Last year I came across the use of this term and had to look it up. I ultimately understood the idea as soon as I read the description, but it made me think of the propensity of technologists to invent terminology. But, of course, one benefit of creating specialized languages is excluding those who do not understand the language.
For example, the legal profession excels at taking terms and evolving them to have novel or bewitching meanings.
I learned this term when reading the information in a financial trading case. Then, I figured out why it was called “winsorizing.” It was nothing mysterious: the person who first described it in literature germane to that field was surnamed Winsor.
I was recently reminded of this as I read the trial transcript in preparation for my testimony. The attorney called attention to this term and explained its meaning. I realized that an essential part of what I do when demystifying technology is to try and come up with intuitive explanations for what we do and why.
So, winsorizing is the process of removing “outliers” from the data. For example, the attorney spoke to a jury of a dozen people. The example I would have used would have been to explain that if I had a group composed of the jurors plus Elon Musk, the average net worth of the group would be around the net worth of Elon Musk divided by 13. One data point dominates that group. Thus, the idea of removing “outliers” is to remove points that have a disproportionate effect on the group. If we don’t do that, we might conclude that jurors are rich, which is not likely the case. Removing such samples usually leads to better analysis, but it may not be evident until you explain why. Tying it to something the reader (for a report) or audience (jury) can understand is powerful and helpful in making a random term “make sense.”
Another example of this I like to use also appeared to me while reading the trial transcript. Covid is still very much an active threat, and they are testing people to ensure they do not have Covid. There is a presumption that a positive test result means you have Covid, but that is often not the case. This is a general problem with tests.
My usual way of explaining this is to start with a highly accurate test: 99.5%. So, for 1000 people, that test will find five positive results even if none of those people have the condition.
In this case, the “positive predictive value” of the test is 0%. Therefore, the probability of someone with a positive test result having the condition (whether it doesn’t exist or doesn’t apply to the population) is always a false positive.
That’s not the real world in which we live, though. The condition does exist but is rare. So, if the need for which we are testing is 0.5%, then 5 people in 1000 have an actual positive test. Our 99.5% accurate test will find almost 5 people (in the 995, that shouldn’t be positive), and thus we expect to see 10 people with a positive test result. Not the “positive predictive value” is approximately 50% (half-true positives, half false positives.)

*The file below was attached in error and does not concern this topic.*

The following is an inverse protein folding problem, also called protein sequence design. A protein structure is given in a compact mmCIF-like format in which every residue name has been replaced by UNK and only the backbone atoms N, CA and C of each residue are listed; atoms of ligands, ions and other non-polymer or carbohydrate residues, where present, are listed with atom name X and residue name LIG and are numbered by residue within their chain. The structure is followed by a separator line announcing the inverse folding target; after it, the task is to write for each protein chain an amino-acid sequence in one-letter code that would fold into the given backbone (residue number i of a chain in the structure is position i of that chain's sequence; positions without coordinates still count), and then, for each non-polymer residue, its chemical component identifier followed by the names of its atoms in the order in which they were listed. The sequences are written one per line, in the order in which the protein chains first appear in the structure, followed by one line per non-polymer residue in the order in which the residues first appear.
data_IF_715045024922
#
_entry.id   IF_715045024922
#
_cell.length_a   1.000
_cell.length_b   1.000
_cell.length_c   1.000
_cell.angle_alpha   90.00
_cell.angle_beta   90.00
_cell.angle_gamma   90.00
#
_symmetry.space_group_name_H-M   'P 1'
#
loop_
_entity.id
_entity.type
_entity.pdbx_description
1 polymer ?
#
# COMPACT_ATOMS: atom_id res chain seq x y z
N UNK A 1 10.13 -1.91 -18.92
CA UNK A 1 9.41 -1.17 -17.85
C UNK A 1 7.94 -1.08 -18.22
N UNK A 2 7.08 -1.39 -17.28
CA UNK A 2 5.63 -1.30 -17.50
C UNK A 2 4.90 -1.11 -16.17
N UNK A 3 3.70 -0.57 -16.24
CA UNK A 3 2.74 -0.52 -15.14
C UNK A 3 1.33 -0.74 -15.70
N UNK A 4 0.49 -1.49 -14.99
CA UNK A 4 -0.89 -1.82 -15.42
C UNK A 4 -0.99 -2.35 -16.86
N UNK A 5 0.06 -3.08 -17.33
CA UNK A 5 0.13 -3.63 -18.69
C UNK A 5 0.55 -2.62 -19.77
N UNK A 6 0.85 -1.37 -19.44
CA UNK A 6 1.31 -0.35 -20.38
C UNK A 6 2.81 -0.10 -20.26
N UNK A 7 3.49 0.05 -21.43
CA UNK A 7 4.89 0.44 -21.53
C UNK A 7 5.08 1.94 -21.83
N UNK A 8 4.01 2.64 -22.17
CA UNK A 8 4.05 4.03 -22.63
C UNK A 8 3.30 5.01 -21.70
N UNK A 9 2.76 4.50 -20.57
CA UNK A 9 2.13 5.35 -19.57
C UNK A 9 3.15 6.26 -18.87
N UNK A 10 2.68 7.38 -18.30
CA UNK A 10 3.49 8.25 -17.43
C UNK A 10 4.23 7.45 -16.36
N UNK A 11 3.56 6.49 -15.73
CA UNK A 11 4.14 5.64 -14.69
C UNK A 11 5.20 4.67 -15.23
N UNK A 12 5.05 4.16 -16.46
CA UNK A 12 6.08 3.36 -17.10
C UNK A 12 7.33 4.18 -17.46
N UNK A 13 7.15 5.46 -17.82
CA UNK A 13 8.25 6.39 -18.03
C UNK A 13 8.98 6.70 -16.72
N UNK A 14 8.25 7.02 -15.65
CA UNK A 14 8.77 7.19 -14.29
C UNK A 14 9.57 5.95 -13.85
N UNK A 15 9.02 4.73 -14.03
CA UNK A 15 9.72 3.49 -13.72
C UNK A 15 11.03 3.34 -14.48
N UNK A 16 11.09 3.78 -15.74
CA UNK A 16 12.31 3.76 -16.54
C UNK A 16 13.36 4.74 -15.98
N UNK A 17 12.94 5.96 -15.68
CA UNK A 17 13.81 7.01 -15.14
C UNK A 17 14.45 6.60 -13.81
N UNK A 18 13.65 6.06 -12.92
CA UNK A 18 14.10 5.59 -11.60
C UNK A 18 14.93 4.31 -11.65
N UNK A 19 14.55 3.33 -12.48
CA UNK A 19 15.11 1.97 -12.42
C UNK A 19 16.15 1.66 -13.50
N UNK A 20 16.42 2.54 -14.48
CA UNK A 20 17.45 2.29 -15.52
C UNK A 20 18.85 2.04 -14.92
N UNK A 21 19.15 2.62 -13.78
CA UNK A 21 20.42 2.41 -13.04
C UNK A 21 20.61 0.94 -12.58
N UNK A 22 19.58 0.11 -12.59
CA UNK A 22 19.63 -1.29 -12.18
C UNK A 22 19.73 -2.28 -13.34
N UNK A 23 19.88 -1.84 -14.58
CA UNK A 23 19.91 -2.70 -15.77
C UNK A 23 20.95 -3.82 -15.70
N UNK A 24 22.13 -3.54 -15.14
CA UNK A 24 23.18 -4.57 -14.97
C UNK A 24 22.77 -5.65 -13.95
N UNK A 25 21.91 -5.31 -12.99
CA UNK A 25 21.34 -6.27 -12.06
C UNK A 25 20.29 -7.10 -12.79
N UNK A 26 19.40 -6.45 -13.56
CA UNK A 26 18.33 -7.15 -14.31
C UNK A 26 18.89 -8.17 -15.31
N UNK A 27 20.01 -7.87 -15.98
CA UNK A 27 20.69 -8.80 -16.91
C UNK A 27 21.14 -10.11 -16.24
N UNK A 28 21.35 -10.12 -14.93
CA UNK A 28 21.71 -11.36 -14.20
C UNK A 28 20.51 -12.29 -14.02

Why does this matter? The “rapid antigen” test for Covid is between 45% and 97% accurate. It becomes more challenging to evaluate some of this because as the test becomes less accurate, we have to start worrying about false-negative results. For the moment, let’s ignore that because my point is more focused than that. At 97%, we get 30 false-positive results in a group of 1000 people. So, how do we protect against that?
Easy. We omit people that are more likely to be negative. This helps increase the prevalence of the condition. In my earlier example, the prevalence was 0.5%. If the prevalence had been 5%, so 50 people in 1000 were positive, and we had 5 false positives (4.75 since a false positive can only happen in the group of 950 negative people), then our positive predictive value is much better: 90%.
Thus, usually, we’re told to only test “if you have symptoms.” This helps you eliminate the people that are unlikely to have Covid, and thus for the group that does test, the prevalence is higher, and the “positive predictive value” of the test is better. In Court, the prevalence will be relatively low, and thus a positive result without symptoms is likely to be a false positive. With 97% accuracy, there are 30 false positives per 1000. If the prevalence is 1%, there are 10 true positives. The “positive predictive value” is 25% (10 true positives out of 40 total positives.)
Explaining things systematically takes time and patience, but it is advantageous because it helps people better understand what we’re doing and why we’re doing it.
Now, I hope my Covid test is not a false positive so I can provide my testimony to the court successfully.
Recently one of my clients contacted me and asked about what I know concerning “determining authorship.” I pointed out that I have a published paper on the subject (Plagiarism Reduction). An integral part of doing that work was learning how the tools we use to detect plagiarism actually work. But, of course, my work was about code plagiarism (a common problem in education and my practice) and not prose plagiarism. The case my client asked about was attempting to determine the authorship of a written work. The facts of the case involve collaboration between a group of authors that is being unravelled (by lawyers, of course). Thus the question arose if there is a way to automatically identify which sections were written by which authors.